02/24/2011 02:40 pm ET Updated Dec 06, 2017

Moment of Glory: Snapshots From An Old Sheep's Last Day on Earth

Note: Many readers will find this essay absurdly anthropomorphic. I hope you will look for my upcoming blog post on that topic.

In 2004, Aries arrived at CAS with 40 other animals from a failed sanctuary. He was a small, beautiful sheep, with loose, curly wool, enormous, penetrating eyes the color or wheat, and a gentle, unassuming nature.

For years, Aries lived with best pal Lumpy and the rest of his flock in a large pasture at the northern end of our property. In ones and twos, the flock shrank: a pair was adopted, then another; two elderly sheep died. And over those same years, both Lumpy and Aries became old men who eventually earned a coveted spot among the Underfoot Family, the ever-changing group of animals who live in our main barn and who, during the work day, do essentially whatever they choose. It always fascinates me that with a large farm to roam, most of them, no matter their species, choose to be underfoot.

Among all the creatures who reside at Catskill Animal Sanctuary, it is the Underfoots whom we know most intimately. We weave through them -- these sheep, goats, chickens, turkeys, pigs, even the occasional horse -- as we clean and bed stalls, rake the barn aisle, lead other animals out for the day, load vehicles with hay. We shoo them from the kitchen after they've maneuvered their way in in hopes of raiding feed bins; we kneel to offer kisses or strokes of the head to goats or turkeys peacefully resting in a pile of hay.

For the last two years, Aries has been a beloved member of this family. In a gang of enormous personalities (the boisterous and verbal turkeys Ethel and Henrietta, drama queen Hannah the sheep, crooked-legged Atlas, the special needs goat, and others), the kind and self-possessed Aries was a refreshing counterpoint: tranquil, self-possessed, a perpetual smile on his face.


It had been two days, both bitterly cold, since Aries left his stall; two days since he ate any food offered him. This morning, though, was warm and sunny, and farm manager Sara Hamilton marveled as she watched Aries struggle up on shaky legs, hobble down the long barn aisle, and slowly circle the barn.

"Kathy, I'm not at all one of those animal people," Sara said to me later. "But it was pretty clear that he was saying goodbye."

Along his way, he must have spoken with his friends, for when he returned to his stall to rest, they followed him in: Barbie the hen, Henrietta the turkey, Atlas the goat, and Lumpy, who had barely left his side in the two previous days. Barbie the hen lay no more than three inches in front of Aries' face. We humans have no idea how they knew, but it appeared to all of us, not just Sara, that the entire Underfoot Family did indeed seem to know that their friend was leaving.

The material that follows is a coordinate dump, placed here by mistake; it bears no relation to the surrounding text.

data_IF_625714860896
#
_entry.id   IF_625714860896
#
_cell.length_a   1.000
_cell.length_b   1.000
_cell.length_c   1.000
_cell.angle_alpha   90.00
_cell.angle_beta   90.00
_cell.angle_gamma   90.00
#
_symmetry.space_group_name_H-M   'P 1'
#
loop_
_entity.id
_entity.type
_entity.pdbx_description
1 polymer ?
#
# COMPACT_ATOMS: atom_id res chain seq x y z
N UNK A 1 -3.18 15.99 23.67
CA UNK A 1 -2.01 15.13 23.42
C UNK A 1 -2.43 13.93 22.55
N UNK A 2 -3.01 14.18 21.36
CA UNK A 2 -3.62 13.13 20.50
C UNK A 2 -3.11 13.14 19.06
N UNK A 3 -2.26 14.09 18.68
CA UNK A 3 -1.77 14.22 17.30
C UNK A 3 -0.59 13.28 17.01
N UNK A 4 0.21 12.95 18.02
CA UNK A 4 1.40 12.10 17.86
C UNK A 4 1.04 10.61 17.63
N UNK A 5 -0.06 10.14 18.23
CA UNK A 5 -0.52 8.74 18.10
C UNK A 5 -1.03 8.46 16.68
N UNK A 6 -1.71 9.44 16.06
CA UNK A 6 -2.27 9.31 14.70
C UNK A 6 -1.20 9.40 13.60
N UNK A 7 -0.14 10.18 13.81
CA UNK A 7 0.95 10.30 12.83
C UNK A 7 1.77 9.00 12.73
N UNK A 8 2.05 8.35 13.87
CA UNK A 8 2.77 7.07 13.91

When I walked in the barn, Dr. Rosenberg was standing outside Aries' stall. Aries looked quite comfy in a pile of fluffy hay; staffers Abbie, Michelle, and Sara, and volunteers Teddy and Andrew were with him. When I walked to the door, Aries stood and moved purposefully toward me until we simply couldn't be any closer, and I was overcome by the love that radiated from the gentle beast. That he was aware of and at peace with what was imminent was not unusual -- others before him have been as well. What was unusual were his efforts, all morning long, to say goodbye to the farm that was his home, to the beings who were his friends.

Michelle confirmed this. "He's been doing this all morning," she explained. Making the rounds. Acknowledging relationships. Saying goodbye.

"I love you, friend," I whispered.

As Aries grew sleepy from the initial injection, some of us offered quiet memories, words of love. Others simply held him. When he was ready, Mark gently shaved a small patch of wool from his neck and injected the solution that would stop Aries' heart. More soft words and tender hands enveloped the old sheep.

Though it had been many months since Aries could walk without pain, on this final day, it took five times the required dosage for a sheep his size to still his mighty heart.


For a few hours, we left Aries' body in the stall so that his animal friends could do what they needed to. When we returned from lunch, Atlas, the special needs goat, was lying between Aries' front and rear legs, his head resting on Aries' belly. The birds rested in a semi-circle around the two friends.

On his final day, an unassuming sheep with a perpetual smile showed us what he was made of. Peace. Wisdom. Empathy. Dignity. Gratitude. Astounding grace. When my time comes, I hope I possess the strength of character to leave as he did: acknowledging and thanking those I loved for sharing my journey, and letting them know that on the next leg, I will be just fine.